I heard about him all the time. It was difficult not to. Sitting around in the old Computer Science building on Thayer Street in Providence, taking a break from working on our programs, it was always likely that someone would rattle off one more story—listened to, guffawed at, but forever disbelieved—about him. There was the girl who came home to find her roommate in bed with him; as she tiptoed to her room, the roommate held up a fist, triumphant through her passion. The girl who swore she found a line of women outside his dorm room, waiting their turn to sleep with him. Yeah right, lady, and did you join the line? “No way!” Of course not, and yeah right again.
And there were always whispers about this drinking binge in a snooty bar, that rocking party that writhed carnally as it welcomed the rising sun. We disbelieved them all, sure. But somehow that didn’t matter. Even the stories we ridiculed added to the legend. After all, none of us had tales like these, true or not, told and retold and discussed about us.
The man had that kind of mythic stature. Two decades after his father clutched his throat and died in a convertible in Dallas in arguably the best-known murder of his century, the son trailed three famous initials all over the American campus I found myself at, a green Indian student chasing a master’s degree. Sure, many other famous offspring passed through, too, while I was there: a Ferraro, a Cuomo, a Carter. But none managed the aura, the sheer sex appeal, of this one. Not even close. His was a combination of wealth, power, looks, name—but above all, a way that tragedy misted around him.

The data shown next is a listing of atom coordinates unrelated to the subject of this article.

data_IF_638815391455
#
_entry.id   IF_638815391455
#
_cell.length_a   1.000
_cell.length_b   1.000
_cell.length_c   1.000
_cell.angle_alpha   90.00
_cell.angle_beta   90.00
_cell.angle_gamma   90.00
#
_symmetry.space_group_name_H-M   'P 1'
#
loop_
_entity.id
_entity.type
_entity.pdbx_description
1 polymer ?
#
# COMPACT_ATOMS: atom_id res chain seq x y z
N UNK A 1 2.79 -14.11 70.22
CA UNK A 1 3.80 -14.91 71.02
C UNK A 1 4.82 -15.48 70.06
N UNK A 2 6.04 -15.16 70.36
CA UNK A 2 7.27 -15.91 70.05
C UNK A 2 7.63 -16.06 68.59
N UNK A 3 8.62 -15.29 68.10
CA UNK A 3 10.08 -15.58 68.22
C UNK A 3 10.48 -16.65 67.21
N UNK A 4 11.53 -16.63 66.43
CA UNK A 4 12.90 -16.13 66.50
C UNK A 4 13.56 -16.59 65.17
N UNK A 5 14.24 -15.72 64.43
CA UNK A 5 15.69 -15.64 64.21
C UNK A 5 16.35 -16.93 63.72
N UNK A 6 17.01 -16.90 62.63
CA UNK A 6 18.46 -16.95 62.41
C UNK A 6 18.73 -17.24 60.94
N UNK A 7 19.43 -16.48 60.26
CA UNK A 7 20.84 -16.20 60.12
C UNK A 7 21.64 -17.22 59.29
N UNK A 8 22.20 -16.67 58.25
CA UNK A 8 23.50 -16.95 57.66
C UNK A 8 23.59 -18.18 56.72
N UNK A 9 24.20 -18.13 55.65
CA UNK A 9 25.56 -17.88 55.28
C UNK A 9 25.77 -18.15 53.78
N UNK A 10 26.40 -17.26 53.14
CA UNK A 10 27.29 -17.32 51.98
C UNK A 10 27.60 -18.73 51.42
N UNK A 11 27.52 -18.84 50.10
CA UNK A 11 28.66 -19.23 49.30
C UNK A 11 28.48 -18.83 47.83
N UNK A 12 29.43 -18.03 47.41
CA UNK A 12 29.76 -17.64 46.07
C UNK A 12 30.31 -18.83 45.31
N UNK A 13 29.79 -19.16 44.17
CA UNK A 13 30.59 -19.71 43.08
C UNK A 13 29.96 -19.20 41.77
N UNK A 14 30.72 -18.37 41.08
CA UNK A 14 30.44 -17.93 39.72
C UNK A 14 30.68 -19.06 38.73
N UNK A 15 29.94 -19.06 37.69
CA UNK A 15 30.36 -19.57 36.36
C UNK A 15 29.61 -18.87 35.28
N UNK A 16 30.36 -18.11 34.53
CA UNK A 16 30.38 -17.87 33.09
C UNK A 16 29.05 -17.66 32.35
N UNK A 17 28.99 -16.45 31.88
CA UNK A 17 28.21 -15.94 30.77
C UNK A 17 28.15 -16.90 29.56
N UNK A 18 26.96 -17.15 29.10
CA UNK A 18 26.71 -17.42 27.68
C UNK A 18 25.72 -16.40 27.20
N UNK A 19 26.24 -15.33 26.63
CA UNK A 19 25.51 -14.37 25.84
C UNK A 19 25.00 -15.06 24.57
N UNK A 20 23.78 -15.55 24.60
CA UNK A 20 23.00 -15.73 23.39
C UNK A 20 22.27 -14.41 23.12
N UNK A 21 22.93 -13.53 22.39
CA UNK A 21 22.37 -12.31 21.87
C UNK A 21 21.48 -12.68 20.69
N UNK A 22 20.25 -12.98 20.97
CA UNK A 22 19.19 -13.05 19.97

Royalty. Once before, at home in Delhi in the 1970s, I had run into an Indian strain. But it was with this man in Providence that I began to understand how it goes. Especially in how I had never seen him, but even so was conscious of his presence. Had he lunched in this cafeteria before me? Does he figure on the wall of candid shots at the diner down the street? Like it or not, thoughts like these strayed through my mind, and I know I was not the only one. The man, as I said, had that kind of mythic stature.
And then I actually saw him. Not a story, the real thing. Driving off out of town, I stopped at a gas station near campus to fill up. Stood there, hose in hand, looking around idly. At the next bank of pumps, the man doing the same to his shiny car—years newer than my rusting Dodge Colt—looked up, just as idly. Over the roofs of our cars, our eyes met. It’s him, I told myself, fighting to keep my face as placidly blank as it always is, as it had been till that moment. Did he think the same? Was that a faintly inquiring crease on his brow, or did I merely want to imagine that it was?
Was royalty as curious about me as I was about him?
I can’t explain it: our gaze held just that fraction of a second longer than comfortable or necessary. Then, as if on cue, we both looked away, down at our hoses. I finished first, paid and rattle-trapped out of the station. Never saw him again. Never made up my mind about our exchanged glance, nor about whether a question about me did flit through that celebrity mind, and if so, why.